The Nelson Marlborough Public Health Service includes mental health and well-being considerations across its programmes and projects. It works with communities to build resilient, supportive and safe communities.
There is a strong relationship between mental and physical well-being. One in five New Zealanders experience a mental health-related issue.
When people feel that they belong, are valued, can contribute and have control over their lives, their mental health improves.
Where to get help
- Advance directive in mental health
Since 2013 the campaign has had a measurable impact on New Zealanders who have utilised All Right’s tools and resources: 77% of respondents said All Right? messages make them more aware of looking after their well-being, and 47% have taken action as a result of what they have seen or heard.
Tools and Resources from the All Right? Campaign:
Te Waioratanga celebrates teao Māori with a focus on the traditional practices that support hauora and wellbeing. Practise Hikitia Te Hā to feel more present in the moment or try a printable Whānau Activity with your tamariki.
Simple tips for feeling good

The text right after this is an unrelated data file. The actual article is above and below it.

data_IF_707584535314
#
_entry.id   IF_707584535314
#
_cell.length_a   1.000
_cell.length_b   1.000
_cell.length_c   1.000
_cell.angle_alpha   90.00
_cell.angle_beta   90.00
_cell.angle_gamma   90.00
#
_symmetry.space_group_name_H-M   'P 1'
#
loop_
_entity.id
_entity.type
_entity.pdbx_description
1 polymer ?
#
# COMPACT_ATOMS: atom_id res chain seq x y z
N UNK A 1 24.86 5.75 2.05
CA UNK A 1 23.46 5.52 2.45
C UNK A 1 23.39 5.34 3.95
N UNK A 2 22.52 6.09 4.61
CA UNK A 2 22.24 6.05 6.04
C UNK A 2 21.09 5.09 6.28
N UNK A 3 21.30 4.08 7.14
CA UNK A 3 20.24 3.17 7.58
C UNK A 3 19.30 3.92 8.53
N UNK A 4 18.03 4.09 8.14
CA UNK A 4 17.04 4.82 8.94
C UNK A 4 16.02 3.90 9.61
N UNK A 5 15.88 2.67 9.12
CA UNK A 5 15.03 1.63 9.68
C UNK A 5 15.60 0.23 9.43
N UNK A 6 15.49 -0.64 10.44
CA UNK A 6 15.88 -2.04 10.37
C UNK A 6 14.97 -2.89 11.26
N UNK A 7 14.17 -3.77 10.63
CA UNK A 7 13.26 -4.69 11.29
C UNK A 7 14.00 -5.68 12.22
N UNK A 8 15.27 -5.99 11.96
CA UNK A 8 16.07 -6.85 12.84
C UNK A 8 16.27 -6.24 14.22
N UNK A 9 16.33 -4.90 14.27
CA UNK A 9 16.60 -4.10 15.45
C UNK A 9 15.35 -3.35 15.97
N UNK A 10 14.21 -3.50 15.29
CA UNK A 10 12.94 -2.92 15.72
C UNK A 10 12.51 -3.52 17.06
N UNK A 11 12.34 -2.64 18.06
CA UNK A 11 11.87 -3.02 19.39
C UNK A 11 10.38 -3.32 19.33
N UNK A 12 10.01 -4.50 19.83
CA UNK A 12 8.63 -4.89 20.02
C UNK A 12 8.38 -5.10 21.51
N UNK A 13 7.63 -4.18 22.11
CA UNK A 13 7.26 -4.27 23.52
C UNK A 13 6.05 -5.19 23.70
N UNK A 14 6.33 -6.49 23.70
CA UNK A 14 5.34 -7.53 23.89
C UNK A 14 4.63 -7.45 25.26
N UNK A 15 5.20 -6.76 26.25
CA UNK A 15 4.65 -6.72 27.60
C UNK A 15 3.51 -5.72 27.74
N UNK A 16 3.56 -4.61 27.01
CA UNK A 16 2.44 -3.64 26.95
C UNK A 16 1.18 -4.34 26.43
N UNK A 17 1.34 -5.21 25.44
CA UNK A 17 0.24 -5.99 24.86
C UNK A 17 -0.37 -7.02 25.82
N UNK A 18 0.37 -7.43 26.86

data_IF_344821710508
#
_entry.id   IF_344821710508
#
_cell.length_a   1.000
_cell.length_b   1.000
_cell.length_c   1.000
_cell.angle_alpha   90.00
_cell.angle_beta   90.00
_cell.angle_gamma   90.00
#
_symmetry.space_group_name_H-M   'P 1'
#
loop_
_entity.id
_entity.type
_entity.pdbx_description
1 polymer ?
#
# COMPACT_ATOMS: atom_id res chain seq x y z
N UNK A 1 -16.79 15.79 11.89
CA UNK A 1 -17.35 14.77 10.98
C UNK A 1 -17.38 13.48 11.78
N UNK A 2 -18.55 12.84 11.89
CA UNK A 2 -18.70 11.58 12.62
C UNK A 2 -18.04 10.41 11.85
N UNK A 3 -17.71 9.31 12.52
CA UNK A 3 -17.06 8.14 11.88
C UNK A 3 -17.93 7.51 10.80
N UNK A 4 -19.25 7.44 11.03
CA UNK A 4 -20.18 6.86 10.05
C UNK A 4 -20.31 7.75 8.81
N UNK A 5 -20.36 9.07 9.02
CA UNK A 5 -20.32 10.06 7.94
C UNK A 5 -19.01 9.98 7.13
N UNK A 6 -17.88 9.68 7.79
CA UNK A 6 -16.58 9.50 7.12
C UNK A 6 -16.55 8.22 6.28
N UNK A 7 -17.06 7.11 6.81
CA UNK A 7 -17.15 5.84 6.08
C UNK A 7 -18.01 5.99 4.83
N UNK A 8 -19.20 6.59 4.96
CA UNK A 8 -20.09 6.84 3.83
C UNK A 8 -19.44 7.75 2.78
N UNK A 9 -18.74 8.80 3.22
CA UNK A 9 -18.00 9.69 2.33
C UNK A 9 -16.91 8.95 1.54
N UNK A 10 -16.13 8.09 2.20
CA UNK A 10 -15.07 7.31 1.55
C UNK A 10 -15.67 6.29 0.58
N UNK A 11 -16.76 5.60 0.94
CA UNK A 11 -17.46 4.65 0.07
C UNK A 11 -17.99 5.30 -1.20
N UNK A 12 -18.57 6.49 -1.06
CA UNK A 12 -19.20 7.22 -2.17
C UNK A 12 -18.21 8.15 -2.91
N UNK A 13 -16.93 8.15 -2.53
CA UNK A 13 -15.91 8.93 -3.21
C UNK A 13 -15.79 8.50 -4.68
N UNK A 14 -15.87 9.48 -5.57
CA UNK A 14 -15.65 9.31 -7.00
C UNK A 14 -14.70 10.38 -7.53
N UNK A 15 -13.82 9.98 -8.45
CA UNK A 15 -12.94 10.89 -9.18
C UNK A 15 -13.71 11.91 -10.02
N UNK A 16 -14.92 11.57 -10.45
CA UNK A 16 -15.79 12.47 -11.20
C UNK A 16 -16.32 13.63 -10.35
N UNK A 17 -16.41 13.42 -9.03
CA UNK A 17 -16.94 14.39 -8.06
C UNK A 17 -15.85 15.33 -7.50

Based on Five Ways to Wellbeing and Te Whare Tapa Whā, these tips on calming activities, ways to stay engaged with the community, and more, are important reminders when it comes to mental well-being.
Not All Right? : Online courses and apps for mental wellbeing
This page is full of online resources for when times are tough. In addition to national helplines, Not All Right offers:
Staying on Track, is a free online course that teaches you how to support your mental and emotional health.
These printable PDFs feature a variety of how-to's for parents on topics relating to mental well-being: how to help kids manage worries; how to support our rainbow kids; how to help kids with differences & diagnoses.
Mental Health Foundation’s ‘5 Ways to Wellbeing:
Connecting with the community is vitally important to our mental well-being. We’re social creatures who find fulfilment in sharing genuine connections with others. Sometimes, not knowing where to look for community is the biggest barrier to connection.
Online community directories are a great place to start when seeking connection with others who share your interests locally:
Click here to visit The Found Directory website - a local initiative managed by Volunteer Nelson. You can browse organisations by category, like Arts, Heritage and Culture, or Recreation and Hobbies, or search by keyword, like ‘writing’ or ‘parenting.’
Click here to visit the Citizens Advice Bureau website - they have physical locations in Blenheim and Nelson, but they also offer an online Community Directory to search for community groups both nationally and locally.
If you’re not looking for a group or event focused around a particular interest or would prefer to start your search for events and groups in-person, Wellby’s Talking Cafes are a great way to meet with others in a relaxed environment. These are gatherings in cafés and libraries where everyone is welcome to have a cuppa and a chat.
Page last updated: 12/07/2023